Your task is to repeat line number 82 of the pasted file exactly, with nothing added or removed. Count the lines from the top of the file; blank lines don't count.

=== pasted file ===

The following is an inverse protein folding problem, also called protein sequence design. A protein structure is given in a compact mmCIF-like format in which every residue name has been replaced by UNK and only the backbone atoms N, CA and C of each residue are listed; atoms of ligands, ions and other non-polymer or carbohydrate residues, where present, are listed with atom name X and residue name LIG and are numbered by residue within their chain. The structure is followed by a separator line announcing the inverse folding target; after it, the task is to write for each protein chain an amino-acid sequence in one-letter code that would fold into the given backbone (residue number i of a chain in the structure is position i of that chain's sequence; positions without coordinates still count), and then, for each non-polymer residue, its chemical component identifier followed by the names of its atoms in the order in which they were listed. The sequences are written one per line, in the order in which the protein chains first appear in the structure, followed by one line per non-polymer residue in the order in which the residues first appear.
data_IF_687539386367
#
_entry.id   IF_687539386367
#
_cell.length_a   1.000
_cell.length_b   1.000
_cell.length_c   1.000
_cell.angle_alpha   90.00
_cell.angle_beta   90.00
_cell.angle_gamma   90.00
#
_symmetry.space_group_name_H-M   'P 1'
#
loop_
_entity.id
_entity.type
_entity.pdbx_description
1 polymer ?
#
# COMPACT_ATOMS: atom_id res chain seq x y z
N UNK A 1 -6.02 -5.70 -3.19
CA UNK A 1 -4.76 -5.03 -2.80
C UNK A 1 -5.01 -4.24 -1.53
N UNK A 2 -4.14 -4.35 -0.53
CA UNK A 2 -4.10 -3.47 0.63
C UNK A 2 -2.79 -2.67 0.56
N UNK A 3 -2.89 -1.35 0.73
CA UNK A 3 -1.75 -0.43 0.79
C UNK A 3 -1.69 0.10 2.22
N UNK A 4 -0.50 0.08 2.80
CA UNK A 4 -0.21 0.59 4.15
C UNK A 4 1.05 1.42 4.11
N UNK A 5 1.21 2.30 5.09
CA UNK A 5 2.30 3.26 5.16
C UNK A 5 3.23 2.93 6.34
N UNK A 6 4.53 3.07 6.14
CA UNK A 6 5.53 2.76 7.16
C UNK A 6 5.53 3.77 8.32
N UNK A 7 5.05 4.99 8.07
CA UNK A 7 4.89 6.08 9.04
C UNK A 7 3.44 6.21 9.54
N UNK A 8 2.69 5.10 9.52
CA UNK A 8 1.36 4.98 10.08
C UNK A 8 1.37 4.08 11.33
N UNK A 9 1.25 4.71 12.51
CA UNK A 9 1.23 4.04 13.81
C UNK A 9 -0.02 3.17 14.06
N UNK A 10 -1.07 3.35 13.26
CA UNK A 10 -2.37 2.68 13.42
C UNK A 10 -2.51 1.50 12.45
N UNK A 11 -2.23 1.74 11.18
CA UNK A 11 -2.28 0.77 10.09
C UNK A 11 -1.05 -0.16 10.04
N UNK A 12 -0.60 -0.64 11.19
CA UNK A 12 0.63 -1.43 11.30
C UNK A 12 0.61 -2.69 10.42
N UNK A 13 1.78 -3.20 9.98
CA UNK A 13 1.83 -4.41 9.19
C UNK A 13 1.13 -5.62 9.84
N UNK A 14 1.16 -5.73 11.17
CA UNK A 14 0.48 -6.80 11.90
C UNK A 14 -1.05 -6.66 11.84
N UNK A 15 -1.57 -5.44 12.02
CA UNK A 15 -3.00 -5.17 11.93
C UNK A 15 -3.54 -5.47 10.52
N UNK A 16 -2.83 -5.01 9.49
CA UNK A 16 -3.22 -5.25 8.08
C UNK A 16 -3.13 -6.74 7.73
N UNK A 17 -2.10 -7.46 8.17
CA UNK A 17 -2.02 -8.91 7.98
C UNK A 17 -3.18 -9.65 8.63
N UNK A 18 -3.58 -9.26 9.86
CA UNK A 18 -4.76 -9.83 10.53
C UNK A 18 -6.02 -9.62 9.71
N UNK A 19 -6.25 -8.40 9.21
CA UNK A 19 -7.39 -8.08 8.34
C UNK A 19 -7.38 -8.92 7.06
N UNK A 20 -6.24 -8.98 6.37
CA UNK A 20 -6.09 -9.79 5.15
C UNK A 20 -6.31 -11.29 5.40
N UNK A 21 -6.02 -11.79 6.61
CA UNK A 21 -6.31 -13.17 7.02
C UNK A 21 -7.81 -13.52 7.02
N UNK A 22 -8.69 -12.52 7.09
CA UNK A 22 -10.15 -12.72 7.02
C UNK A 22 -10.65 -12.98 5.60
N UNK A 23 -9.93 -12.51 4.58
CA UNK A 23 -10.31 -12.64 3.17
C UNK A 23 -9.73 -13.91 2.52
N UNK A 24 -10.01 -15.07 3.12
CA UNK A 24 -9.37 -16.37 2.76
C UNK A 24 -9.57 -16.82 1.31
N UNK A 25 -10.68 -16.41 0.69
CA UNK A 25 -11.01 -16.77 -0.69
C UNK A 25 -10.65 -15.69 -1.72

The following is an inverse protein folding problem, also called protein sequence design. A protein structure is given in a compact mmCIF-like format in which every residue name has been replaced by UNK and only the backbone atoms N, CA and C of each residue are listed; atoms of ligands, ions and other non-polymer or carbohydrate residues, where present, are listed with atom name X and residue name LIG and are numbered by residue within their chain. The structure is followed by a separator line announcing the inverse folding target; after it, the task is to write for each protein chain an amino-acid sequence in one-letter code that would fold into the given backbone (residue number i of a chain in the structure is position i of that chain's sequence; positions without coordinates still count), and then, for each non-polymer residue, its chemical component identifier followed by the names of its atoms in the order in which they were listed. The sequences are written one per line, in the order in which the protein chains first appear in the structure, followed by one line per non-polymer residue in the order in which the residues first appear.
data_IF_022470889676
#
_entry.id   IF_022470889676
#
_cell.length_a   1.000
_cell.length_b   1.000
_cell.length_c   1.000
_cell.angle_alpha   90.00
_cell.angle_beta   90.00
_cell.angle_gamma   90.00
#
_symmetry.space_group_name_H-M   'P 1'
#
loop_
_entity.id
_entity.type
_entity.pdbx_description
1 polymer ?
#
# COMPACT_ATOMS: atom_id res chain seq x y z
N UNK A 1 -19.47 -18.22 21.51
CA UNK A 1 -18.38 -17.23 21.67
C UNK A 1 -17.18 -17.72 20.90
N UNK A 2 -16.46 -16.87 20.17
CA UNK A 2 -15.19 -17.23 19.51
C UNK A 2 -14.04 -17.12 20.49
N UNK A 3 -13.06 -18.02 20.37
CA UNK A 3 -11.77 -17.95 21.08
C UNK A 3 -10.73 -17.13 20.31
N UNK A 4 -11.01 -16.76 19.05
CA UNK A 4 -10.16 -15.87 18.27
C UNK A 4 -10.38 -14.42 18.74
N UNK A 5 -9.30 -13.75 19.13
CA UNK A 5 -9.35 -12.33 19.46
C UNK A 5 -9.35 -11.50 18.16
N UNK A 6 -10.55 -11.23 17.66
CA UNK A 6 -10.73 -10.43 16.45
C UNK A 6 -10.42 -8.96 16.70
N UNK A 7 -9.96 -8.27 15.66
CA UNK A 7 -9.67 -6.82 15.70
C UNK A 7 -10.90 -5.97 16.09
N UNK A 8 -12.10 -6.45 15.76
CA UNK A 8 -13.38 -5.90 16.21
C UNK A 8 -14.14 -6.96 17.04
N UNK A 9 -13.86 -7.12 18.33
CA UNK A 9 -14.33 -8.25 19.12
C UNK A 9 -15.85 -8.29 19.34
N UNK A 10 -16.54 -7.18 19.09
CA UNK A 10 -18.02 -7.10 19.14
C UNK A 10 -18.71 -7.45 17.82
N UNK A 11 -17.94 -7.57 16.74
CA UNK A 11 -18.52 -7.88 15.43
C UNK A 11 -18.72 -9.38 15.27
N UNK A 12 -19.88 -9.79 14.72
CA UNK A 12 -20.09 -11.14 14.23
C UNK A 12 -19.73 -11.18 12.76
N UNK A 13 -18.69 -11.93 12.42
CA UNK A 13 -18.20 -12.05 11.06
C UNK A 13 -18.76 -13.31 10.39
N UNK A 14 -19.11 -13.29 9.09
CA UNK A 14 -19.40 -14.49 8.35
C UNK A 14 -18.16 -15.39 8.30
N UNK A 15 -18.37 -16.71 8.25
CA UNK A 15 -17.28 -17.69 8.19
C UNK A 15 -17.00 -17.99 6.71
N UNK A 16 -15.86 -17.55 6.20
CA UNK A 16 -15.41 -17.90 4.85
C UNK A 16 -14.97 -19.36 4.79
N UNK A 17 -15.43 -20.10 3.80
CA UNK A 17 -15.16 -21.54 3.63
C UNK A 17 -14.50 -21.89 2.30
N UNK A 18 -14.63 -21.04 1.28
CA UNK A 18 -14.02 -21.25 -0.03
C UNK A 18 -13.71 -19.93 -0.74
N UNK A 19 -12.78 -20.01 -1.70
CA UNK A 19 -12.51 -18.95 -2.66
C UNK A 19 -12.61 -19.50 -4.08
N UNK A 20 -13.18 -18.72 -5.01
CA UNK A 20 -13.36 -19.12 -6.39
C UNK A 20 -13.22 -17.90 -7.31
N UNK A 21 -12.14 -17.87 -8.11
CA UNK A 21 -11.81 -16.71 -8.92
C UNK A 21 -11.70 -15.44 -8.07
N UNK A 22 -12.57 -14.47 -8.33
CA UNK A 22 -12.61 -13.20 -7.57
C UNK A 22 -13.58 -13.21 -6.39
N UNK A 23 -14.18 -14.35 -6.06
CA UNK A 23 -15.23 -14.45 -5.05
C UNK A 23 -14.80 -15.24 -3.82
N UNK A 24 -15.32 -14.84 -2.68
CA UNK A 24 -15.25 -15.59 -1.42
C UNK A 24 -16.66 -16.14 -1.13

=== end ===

N UNK A 21 -6.02 -11.79 6.61